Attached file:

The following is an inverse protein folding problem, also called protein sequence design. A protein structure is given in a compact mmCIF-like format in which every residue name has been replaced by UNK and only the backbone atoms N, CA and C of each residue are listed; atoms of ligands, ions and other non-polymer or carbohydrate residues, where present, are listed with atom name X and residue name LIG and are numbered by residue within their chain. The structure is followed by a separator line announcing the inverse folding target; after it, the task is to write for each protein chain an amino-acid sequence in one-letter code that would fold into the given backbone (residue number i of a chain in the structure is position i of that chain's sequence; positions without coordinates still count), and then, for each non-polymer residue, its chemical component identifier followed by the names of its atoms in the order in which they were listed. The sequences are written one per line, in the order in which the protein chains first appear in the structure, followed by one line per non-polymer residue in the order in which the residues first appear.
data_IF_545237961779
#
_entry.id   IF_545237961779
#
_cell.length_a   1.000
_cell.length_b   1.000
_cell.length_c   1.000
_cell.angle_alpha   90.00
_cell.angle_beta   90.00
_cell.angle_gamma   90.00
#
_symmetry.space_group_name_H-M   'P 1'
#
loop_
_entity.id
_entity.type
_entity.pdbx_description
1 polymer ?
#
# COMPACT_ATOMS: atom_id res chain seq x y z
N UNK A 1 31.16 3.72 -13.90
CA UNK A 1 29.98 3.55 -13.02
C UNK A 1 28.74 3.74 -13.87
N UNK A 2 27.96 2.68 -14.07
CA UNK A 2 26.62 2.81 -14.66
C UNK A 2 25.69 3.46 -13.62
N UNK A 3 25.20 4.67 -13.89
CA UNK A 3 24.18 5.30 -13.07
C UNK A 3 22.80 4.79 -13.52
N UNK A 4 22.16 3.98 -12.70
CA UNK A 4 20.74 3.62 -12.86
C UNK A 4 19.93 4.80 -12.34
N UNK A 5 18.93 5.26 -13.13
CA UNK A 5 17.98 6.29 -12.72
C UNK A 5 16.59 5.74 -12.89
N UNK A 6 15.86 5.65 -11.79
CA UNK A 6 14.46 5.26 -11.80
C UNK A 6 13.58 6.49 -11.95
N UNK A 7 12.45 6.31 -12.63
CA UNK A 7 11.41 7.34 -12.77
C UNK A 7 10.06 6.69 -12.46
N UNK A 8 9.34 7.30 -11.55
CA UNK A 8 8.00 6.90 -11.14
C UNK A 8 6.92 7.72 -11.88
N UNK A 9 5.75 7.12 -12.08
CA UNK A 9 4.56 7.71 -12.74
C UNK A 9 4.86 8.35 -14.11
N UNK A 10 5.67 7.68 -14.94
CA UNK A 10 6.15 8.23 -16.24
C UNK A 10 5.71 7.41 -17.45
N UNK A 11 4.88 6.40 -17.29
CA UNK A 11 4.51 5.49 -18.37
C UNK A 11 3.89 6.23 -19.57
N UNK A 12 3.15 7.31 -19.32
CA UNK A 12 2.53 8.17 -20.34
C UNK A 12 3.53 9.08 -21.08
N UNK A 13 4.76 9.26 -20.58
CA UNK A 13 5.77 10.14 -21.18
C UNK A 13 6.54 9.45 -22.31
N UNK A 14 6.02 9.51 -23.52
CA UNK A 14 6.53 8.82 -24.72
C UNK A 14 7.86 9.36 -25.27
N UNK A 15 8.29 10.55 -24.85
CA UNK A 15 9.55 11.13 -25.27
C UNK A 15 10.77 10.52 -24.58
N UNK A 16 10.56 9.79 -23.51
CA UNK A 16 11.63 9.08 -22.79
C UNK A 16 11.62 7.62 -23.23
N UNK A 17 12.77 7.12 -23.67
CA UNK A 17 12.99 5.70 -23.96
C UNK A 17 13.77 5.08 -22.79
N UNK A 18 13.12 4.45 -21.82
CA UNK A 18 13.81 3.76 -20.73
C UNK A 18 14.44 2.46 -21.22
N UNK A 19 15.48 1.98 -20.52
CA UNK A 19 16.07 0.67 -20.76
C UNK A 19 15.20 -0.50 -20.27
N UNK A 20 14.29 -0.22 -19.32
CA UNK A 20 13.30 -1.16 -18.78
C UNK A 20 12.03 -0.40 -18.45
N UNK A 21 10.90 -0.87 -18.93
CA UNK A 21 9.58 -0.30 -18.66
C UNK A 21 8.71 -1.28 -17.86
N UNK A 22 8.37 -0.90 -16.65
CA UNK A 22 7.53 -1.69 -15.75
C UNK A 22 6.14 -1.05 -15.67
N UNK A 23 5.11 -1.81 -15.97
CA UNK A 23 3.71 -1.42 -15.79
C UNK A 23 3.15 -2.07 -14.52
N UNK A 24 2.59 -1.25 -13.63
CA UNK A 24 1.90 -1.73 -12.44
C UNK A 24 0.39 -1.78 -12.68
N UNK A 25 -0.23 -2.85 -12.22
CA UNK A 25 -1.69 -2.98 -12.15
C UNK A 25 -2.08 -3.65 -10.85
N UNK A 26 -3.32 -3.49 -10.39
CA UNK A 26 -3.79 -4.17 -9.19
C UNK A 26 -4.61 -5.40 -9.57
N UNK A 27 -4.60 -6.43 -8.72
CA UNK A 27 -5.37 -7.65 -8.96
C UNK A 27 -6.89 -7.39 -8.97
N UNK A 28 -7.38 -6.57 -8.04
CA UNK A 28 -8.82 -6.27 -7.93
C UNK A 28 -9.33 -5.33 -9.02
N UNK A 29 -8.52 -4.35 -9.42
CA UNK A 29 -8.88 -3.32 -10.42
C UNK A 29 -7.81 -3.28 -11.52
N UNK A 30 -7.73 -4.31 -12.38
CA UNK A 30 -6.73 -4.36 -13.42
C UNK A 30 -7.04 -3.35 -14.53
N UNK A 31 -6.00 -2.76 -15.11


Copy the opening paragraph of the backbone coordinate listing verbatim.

The following is an inverse protein folding problem, also called protein sequence design. A protein structure is given in a compact mmCIF-like format in which every residue name has been replaced by UNK and only the backbone atoms N, CA and C of each residue are listed; atoms of ligands, ions and other non-polymer or carbohydrate residues, where present, are listed with atom name X and residue name LIG and are numbered by residue within their chain. The structure is followed by a separator line announcing the inverse folding target; after it, the task is to write for each protein chain an amino-acid sequence in one-letter code that would fold into the given backbone (residue number i of a chain in the structure is position i of that chain's sequence; positions without coordinates still count), and then, for each non-polymer residue, its chemical component identifier followed by the names of its atoms in the order in which they were listed. The sequences are written one per line, in the order in which the protein chains first appear in the structure, followed by one line per non-polymer residue in the order in which the residues first appear.